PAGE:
Toisha Tucker

Toisha Tucker was born in Oklahoma. She is a conceptual artist and creative writer. Her work deals largely within epistemological and literary investigations. She is particularly interested in how we can illuminate and re-imagine our perceptions and manifestations of social constructions and her works have addressed a spectrum of themes including: time, memory, collective conscious, personal dystopia, nostalgia, feminism, identity and the search for contentment. Toisha received her BA in Philosophy and History with a concentration in English Literature from Cornell University in 2002; her Post Baccalaureate in Visual Arts with distinction from UC Berkeley Extension in 2009; she completed additional coursework at SAIC in 2010; and received her MFA from the University of Pennsylvania’s Graduate School of Design in 2013. She has exhibited in San Francisco, Philadelphia, Los Angeles, New York and Verona, Italy. Toisha is an Affiliated Fellow of the American Academy in Rome and currently resides in the Northeastern United States.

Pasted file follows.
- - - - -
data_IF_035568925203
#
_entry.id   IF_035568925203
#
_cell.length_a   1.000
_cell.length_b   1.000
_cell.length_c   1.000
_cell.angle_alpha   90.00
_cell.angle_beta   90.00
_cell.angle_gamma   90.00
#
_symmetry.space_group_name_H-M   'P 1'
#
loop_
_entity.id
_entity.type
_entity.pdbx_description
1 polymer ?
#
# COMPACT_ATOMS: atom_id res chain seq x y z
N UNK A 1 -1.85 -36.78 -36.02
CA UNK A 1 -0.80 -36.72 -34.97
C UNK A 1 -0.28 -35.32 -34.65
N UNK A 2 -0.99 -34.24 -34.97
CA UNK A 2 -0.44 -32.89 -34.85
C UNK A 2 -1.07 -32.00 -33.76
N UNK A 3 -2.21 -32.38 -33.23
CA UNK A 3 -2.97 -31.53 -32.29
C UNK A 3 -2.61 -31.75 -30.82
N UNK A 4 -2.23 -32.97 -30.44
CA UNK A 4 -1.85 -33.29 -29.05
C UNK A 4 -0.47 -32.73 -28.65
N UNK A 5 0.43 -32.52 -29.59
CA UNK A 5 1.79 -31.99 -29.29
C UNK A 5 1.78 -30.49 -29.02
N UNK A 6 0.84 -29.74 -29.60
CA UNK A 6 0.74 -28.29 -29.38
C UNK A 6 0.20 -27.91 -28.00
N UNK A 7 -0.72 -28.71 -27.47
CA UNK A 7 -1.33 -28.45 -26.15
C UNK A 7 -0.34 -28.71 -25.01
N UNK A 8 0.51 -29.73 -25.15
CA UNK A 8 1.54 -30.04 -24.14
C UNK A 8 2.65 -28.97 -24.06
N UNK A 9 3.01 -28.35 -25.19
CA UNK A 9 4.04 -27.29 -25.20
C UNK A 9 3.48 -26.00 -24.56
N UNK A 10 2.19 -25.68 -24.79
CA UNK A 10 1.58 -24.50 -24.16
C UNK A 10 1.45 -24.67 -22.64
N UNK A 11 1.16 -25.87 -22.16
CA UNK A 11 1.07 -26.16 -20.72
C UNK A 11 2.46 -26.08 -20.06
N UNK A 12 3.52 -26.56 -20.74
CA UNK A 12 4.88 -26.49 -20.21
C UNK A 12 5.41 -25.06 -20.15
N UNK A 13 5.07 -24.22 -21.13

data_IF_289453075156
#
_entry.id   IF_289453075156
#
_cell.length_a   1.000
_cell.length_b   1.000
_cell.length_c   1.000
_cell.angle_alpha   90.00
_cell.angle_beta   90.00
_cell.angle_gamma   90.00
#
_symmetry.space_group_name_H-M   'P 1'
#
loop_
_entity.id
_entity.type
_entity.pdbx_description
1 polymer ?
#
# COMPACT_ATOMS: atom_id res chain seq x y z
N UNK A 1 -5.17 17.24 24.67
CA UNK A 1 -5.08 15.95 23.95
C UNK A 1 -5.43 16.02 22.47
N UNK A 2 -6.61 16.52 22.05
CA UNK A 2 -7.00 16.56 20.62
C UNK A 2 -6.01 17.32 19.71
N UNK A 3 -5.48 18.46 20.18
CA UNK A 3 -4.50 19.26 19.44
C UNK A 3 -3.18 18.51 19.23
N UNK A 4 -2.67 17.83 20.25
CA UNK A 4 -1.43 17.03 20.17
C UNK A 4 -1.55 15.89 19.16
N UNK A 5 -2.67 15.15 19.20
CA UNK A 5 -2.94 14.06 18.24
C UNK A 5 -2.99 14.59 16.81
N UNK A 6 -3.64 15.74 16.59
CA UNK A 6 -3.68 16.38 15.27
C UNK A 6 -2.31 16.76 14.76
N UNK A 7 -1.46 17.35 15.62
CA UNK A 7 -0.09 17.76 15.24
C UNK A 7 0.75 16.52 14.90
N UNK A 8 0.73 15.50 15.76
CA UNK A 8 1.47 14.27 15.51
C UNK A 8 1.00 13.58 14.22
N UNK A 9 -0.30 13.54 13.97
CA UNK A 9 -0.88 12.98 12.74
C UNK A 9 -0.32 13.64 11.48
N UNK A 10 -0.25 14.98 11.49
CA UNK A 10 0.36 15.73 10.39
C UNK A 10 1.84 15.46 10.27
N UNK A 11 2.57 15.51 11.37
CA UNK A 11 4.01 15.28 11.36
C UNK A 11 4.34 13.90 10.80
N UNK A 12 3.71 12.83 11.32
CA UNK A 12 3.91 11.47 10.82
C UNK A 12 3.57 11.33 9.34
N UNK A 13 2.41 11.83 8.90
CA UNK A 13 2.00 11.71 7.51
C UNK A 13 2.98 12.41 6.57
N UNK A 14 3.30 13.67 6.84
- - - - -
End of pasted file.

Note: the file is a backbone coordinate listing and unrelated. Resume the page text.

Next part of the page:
Website

http://www.toishatucker.com

au•gust art festival project

Making use of both the forested area along the Rail trail and the open fields along Rondout Creek adjacent to the area under the Rosendale Trestle, the sky is falling and it’s fireflies, is a large-scale installation that mimics past skies and creates a futuristic space awash with glowing fireflies. Employing several strings of green and yellow solar powered fairy lights intentionally laid along the landscape, the Argo Navis constellation of ‘fallen stars’, which no longer exists in the sky, will reveal itself on terra as the sun begins to set, becoming more visible during the twilight hours leading to dusk. Along the Rail trail, a pocket of fireflies is activated by joggers, bikers and walkers moving along the trail at night.

the sky is falling and it’s fireflies  serves as a rumination on future flora/fauna and reflects back how traces of celestial and natural things will exist in the future when they no longer exist except through their technological imitators.

There will be an accompanying media download of the audio of the short story Fireflies (excerpted below; listen: soundcloud audio link) to complement the installation.

Jacob was watching his brother gather fireflies.

He remembered the night he had assisted his brother – the squinting hunt with his eyes for the slow moving spots of darkness against the black of night; the soft limeish yellow light that beckoned him in. Jacob remembered the way the fireflies had fluttered in his hand, when his brother had passed them to him; the softness and warmth of its life vibrating like the endless caress of eyelashes against his skin.

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